At least one person is dead and up to 108 injured, some critically, when a New Jersey Transit commuter train failed to slow down and crashed into Hoboken Terminal at the height of Thursday morning rush hour, transit officials said.
At a press conference, New Jersey Gov. Chris Christie, New York Gov. Andrew Cuomo and transportation officials said that they know little about the incident other than that the train came into the station at a "much too high a rate of speed," did not stop, went through the barriers and "right into the wall," Gov. Christie said.
"We're not going to speculate about the cause of the accident," he said.
The one fatality was Hoboken resident Fabiola Bittar de Kroon, 34, who was standing on the platform and was struck by falling debris, ABC7 reported.
Of the 108 injured, three are considered to be in critical, yet not life-threatening condition. The majority of the injured were treated for cuts and bruises and released from local hospitals. Many had walked to the emergency rooms, while others were transported via busses, and others in ambulances, officials said.
One of the critically injured is the train's conductor, identified as 48-year-old Thomas Gallagher who was found slumped over the control board following the crash, Gov. Cuomo said. He is conscious and cooperating with investigators and will be interviewed soon.
Officials told Metro NJ Transit service into and out of the station is expected to be suspended for at least three days as they assess the "extensive structural damage."
Police and NJ Transit officials are mum on why the accident occurred. Reports said authorities are attributing the derailment to accident or operator error, but added that it's still early in the investigation.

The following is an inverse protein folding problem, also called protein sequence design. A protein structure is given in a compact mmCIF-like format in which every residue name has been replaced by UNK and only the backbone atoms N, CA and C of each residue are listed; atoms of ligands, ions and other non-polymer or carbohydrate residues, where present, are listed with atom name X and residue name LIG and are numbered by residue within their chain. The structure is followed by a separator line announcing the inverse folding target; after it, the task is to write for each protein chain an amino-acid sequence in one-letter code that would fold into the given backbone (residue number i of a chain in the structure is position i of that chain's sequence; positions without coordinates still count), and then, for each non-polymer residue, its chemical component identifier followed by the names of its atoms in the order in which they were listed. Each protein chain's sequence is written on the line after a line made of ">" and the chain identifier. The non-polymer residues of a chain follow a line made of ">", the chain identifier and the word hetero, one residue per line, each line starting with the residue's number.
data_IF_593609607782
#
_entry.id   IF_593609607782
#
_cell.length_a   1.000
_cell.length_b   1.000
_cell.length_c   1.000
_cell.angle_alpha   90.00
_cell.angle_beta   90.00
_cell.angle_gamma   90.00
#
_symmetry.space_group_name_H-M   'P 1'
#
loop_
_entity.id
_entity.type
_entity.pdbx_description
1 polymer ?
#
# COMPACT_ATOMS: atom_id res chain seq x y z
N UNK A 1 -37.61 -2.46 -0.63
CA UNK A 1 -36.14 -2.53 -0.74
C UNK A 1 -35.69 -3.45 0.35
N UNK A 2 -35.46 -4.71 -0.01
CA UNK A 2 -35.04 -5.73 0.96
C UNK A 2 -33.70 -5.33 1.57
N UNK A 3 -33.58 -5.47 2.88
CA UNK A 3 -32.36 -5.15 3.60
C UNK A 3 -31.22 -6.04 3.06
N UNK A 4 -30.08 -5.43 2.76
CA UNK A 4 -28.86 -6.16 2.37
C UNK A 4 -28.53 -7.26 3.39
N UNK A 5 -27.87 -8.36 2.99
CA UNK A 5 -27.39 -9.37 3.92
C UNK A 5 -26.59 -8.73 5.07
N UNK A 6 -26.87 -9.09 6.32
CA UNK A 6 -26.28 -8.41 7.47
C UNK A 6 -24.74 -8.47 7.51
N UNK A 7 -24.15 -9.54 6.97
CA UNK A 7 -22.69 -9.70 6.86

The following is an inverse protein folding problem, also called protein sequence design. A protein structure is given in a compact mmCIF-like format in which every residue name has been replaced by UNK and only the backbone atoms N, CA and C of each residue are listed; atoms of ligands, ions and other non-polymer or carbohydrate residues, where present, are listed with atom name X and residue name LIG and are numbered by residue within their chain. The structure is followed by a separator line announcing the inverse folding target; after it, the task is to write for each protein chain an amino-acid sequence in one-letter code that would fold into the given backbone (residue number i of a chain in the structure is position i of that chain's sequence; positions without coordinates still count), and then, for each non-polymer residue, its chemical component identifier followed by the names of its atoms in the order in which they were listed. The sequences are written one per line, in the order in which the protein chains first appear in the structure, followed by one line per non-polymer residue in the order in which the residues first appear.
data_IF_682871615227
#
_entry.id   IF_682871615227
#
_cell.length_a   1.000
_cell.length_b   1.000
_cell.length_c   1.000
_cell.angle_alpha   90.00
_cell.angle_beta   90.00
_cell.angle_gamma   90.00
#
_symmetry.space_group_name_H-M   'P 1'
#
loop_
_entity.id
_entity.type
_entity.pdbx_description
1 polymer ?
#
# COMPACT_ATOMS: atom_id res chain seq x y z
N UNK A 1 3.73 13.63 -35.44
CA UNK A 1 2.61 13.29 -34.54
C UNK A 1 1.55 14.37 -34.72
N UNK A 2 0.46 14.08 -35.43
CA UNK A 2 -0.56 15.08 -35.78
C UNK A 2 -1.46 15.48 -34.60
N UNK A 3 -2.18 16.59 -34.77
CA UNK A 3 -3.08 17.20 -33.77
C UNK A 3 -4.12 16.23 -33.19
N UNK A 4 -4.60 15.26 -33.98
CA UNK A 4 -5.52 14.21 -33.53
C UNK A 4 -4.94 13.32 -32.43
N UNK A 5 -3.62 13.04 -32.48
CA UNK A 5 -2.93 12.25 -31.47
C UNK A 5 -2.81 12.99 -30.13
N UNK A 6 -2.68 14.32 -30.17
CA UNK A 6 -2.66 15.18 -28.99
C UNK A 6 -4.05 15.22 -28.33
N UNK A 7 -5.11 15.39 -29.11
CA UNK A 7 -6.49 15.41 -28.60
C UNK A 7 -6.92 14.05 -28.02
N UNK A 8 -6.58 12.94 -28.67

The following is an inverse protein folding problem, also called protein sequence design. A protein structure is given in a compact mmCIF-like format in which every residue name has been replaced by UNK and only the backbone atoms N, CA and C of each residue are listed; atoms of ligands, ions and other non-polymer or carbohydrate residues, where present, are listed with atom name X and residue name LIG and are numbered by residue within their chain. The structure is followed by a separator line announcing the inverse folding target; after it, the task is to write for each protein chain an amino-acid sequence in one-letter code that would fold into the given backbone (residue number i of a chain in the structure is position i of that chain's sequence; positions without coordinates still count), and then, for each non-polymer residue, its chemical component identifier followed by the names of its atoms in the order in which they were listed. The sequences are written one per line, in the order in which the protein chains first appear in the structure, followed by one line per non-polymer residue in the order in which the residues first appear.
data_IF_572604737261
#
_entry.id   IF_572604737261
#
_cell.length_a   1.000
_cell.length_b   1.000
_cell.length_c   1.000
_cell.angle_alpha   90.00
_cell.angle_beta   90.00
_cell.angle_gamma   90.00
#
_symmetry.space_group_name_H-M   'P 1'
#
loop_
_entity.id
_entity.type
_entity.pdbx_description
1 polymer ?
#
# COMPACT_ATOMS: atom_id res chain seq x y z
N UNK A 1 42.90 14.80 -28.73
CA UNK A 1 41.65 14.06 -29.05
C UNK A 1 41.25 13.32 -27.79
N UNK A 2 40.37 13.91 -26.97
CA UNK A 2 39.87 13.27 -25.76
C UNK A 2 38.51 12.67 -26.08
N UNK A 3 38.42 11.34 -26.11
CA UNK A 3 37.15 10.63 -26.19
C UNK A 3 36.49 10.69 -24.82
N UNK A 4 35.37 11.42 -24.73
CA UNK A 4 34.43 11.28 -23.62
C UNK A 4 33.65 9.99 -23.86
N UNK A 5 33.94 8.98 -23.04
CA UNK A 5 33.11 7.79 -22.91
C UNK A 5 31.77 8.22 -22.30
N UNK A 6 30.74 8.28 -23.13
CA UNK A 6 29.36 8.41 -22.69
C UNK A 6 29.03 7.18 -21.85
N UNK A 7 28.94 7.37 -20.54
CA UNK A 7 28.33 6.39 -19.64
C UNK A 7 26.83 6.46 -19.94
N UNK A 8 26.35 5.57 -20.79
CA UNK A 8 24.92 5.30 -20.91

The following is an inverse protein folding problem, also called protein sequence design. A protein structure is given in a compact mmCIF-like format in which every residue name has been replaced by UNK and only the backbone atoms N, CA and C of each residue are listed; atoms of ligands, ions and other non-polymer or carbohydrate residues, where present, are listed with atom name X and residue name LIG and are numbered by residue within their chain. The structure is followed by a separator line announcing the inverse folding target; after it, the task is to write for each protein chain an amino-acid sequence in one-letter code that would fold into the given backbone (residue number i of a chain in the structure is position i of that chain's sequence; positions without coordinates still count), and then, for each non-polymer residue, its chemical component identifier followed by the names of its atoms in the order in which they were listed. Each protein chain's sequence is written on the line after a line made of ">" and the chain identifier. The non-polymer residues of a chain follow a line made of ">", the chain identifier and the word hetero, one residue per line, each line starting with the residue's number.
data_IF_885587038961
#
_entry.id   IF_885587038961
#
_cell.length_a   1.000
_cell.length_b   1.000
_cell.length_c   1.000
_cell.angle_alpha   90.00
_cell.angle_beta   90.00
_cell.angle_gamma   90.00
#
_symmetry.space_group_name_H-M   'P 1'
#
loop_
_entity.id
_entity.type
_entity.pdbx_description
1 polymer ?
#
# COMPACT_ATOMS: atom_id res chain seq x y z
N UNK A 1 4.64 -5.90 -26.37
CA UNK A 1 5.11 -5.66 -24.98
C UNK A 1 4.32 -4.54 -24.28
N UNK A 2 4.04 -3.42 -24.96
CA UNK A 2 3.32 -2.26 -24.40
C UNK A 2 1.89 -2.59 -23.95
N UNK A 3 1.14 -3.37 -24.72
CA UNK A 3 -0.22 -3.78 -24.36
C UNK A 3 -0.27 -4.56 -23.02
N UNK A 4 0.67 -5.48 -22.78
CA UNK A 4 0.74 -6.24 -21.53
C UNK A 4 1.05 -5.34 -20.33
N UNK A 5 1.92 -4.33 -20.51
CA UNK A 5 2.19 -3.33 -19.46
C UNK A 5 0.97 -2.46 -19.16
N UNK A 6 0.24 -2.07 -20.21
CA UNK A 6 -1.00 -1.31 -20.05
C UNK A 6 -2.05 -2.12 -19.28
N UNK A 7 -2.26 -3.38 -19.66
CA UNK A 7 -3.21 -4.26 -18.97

Preliminary reports indicate the No. 1614 train on the Pascack Valley line, traveling from Spring Valley to Hoboken, struck the terminal building on Track 5 around 8:45 a.m.
The train went “over the bumper block, right through the depot” and came to a stop at a wall just before the station’s waiting area,” Michael Larson, a NJ Transit employee who was one of the first responders at the crash, told reporters during a CNN broadcast.
Dramatic pictures posted by commuters showed a train carriage that appeared to have smashed right through the station concourse, collapsing a section of the roof, scattering debris and wreckage and causing devastation.
The Jersey City Medical Center was expecting to receive 50 people with injuries, 10 of which were serious. The center also has set up a hotline for families to see if any loved ones involved in the accident are among their patients. According to the New York Times, another 16 patients were transported to Hoboken University Medical Center, and at least one to Christ Hospital in Jersey City.